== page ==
Sacred-Texts Native American Inuit
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149. KATIGAGSE2 had no faith in the angakut, and sometimes, when attending their conjurations, he tore p. 472 away the window-curtain, and thereby dispelled all their doings. But once when an angakok had begun his conjuration, and announced his tornak to be approaching in the shape of a fire, Katigagse tore away the curtain which covered the entrance, and ran outside. Suddenly he discovered a great flame rushing through the air, which struck him with terror, and made him re-enter the house, and trembling from head to foot cling to the rafters of the hut, from whence fatigue soon made him fall to the ground. When the conjuration had been finished, and the fire kept off, Katigagse was missed. At length they brought him forth from underneath the ledge, all covered with filth, in which state he left the house, never to attend angakok service any more.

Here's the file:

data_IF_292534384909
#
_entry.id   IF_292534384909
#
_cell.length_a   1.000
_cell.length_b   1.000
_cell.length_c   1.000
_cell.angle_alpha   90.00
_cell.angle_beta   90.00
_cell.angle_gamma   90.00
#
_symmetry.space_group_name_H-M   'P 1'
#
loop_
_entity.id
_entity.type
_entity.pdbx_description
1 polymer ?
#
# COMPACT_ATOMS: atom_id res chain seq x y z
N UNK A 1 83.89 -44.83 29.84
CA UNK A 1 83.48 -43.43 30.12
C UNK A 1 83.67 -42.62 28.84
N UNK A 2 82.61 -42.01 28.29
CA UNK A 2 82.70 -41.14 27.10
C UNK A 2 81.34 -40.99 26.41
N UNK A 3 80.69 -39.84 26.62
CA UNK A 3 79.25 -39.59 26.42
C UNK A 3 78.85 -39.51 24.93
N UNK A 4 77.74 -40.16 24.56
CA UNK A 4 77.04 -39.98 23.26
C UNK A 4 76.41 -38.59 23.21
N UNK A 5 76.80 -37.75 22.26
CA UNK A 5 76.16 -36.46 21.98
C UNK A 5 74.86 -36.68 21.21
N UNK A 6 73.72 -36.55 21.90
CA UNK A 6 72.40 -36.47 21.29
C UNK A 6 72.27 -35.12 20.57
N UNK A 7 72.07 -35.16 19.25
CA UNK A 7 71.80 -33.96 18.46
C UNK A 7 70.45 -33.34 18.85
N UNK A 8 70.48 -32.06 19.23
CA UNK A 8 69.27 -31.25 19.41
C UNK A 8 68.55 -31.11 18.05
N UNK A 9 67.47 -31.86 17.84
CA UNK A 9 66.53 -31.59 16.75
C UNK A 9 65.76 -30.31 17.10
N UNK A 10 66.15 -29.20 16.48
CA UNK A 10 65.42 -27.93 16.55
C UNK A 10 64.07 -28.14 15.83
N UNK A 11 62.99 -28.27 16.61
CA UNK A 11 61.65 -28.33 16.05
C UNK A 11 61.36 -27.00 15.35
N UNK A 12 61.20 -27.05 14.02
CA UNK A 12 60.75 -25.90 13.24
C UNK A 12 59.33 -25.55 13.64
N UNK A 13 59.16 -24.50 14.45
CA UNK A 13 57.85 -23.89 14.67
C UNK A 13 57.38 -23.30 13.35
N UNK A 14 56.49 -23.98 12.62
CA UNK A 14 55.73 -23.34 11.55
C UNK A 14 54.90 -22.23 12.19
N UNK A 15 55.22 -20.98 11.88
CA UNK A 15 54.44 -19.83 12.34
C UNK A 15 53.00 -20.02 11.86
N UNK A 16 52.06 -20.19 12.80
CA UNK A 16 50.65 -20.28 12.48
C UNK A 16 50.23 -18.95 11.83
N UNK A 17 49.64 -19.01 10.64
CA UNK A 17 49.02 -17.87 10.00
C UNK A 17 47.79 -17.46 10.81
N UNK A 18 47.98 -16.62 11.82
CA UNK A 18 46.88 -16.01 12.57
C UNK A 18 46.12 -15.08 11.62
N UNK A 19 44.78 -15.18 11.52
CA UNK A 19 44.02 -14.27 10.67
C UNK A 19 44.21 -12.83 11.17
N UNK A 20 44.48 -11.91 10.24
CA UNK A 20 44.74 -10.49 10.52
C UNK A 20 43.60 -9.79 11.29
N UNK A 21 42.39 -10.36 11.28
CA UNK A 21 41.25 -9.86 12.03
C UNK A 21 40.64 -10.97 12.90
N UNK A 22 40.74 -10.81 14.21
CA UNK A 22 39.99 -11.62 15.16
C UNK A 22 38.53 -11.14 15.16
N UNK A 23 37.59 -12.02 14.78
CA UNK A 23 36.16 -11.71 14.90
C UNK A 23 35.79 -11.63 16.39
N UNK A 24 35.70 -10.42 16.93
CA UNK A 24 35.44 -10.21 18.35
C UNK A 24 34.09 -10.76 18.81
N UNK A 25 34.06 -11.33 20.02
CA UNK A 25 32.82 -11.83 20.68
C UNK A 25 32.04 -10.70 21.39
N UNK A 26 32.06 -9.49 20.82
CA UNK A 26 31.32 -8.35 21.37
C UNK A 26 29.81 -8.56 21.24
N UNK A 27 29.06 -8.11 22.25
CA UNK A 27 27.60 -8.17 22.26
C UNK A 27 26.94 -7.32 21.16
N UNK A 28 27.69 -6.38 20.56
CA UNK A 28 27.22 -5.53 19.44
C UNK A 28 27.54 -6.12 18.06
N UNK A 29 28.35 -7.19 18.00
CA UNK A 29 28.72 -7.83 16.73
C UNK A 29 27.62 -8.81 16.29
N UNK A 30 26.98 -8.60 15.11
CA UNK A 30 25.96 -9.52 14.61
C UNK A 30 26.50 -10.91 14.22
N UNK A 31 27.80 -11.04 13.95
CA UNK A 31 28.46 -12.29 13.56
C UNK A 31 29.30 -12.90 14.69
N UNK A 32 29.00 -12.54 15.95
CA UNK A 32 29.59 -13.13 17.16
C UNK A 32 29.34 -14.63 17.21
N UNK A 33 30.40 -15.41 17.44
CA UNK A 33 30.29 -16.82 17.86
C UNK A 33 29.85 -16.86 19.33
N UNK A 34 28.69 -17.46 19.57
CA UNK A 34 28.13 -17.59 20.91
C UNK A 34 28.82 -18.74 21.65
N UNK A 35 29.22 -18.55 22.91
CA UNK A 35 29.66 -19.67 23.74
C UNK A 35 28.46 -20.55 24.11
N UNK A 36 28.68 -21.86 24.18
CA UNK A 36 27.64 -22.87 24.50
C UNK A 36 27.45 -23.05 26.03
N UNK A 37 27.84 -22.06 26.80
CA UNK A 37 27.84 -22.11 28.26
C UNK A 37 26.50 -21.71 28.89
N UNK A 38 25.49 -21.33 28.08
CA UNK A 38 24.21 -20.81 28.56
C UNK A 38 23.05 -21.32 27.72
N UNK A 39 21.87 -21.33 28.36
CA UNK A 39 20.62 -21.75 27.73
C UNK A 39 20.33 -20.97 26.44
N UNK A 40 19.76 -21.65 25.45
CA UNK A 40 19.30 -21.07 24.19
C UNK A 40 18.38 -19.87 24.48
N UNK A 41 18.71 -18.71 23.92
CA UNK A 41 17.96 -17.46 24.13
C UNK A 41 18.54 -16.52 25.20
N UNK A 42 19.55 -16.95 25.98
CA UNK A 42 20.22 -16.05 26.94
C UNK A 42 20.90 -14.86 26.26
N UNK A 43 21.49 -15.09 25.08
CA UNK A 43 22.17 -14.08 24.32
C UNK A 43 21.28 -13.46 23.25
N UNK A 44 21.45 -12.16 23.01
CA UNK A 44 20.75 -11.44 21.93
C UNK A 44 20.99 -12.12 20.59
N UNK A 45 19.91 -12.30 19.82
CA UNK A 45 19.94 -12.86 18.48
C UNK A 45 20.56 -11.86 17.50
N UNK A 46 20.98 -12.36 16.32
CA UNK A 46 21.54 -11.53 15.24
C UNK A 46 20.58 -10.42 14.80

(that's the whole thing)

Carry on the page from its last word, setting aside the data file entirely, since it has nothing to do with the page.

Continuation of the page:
2 This and the following tale are only interesting as showing the deeply-seated fear of, and belief in, the angakut.